Act 3

Vienna

Everyone is celebrating after a victorious battle. Zsupán appears and tells of his own, somewhat inglorious, exploits in Spain. Homonay, Barinkay and Ottokár reveal that they are heroes of battle and have been made into genuine noblemen. There is now no objection to the marriage of Saffi and Barinkay or Ottokár and Arsena. It is a truly happy ending.

Program and cast

Conductor: István Dénes
Sándor Barinkay: Dániel Pataky
Saffi: Lilla Horti
Czipra: Bernadett Wiedemann Bernadett Fodor
Zsupán: László Szvétek
Arsena: Orsolya Hajnalka Rőser
Count Carnero: Zoltán Bátki Fazekas
Mirabella: Mária Farkasréti
Ottokar: Gergely Ujvári
Count Péter Homonnay: Attila Erdős
Maria Theresa: Nelli Szűcs
Barker: András Hábetler
Pali
Zsiga

 

Erkel Theatre

Opened in 1911 originally, the Erkel Theatre is Hungary’s largest theatre building. Its history is intertwined with the golden age of Hungarian opera performance, with such luminaries as Luciano Pavarotti, Placido Domingo, Éva Marton and Grace Bumbry all having graced the stage of a building whose acoustics are considered the stuff of opera legend.

After being shuttered up for more than five years with its fate in doubt following closure in 2007, the Hungarian government last year provided 1.7 billion forints in grants for the theatre’s renewal, allowing the Hungarian State Opera to renovate the Erkel Theatre to a standard suitable for holding performances.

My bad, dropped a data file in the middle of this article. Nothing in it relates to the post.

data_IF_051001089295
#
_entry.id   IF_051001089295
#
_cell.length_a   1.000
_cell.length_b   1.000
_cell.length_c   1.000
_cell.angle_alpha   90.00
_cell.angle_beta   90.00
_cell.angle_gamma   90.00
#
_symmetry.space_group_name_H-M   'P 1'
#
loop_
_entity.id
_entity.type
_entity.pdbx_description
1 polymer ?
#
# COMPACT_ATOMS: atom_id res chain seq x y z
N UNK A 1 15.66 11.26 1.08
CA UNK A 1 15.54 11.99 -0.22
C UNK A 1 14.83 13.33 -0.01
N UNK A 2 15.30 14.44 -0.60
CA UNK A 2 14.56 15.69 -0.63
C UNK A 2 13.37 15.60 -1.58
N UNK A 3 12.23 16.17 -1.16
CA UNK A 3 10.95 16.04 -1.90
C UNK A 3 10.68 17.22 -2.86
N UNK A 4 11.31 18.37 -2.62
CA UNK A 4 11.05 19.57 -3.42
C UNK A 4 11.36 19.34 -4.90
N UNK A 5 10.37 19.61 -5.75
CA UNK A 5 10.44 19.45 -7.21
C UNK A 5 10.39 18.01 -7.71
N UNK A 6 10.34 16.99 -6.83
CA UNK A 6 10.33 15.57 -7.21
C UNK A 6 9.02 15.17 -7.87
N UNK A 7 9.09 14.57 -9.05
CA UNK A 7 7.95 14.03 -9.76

Much of the refurbishments took place behind the scenes, with soloist and shared dressing rooms and common areas refitted and expanded. In addition, the stage’s technical equipment has undergone significant modernisation, while the building’s service systems (water, plumbing, heating and ventilation) have also been brought up to date.

Audiences will now step into an auditorium with a completely new look, while every effort was made to ensure that the building's fantastic acoustic properties remained unchanged. A factor that will greatly increase comfort is the modern ventilation system installed in the seating area. Although the number of seats has been reduced from 1,935 to 1,819 by refitting the rows of seats for more comfort, the theatre nevertheless retains its rank as the highest capacity theatre in Hungary – and in Eastern Central Europe.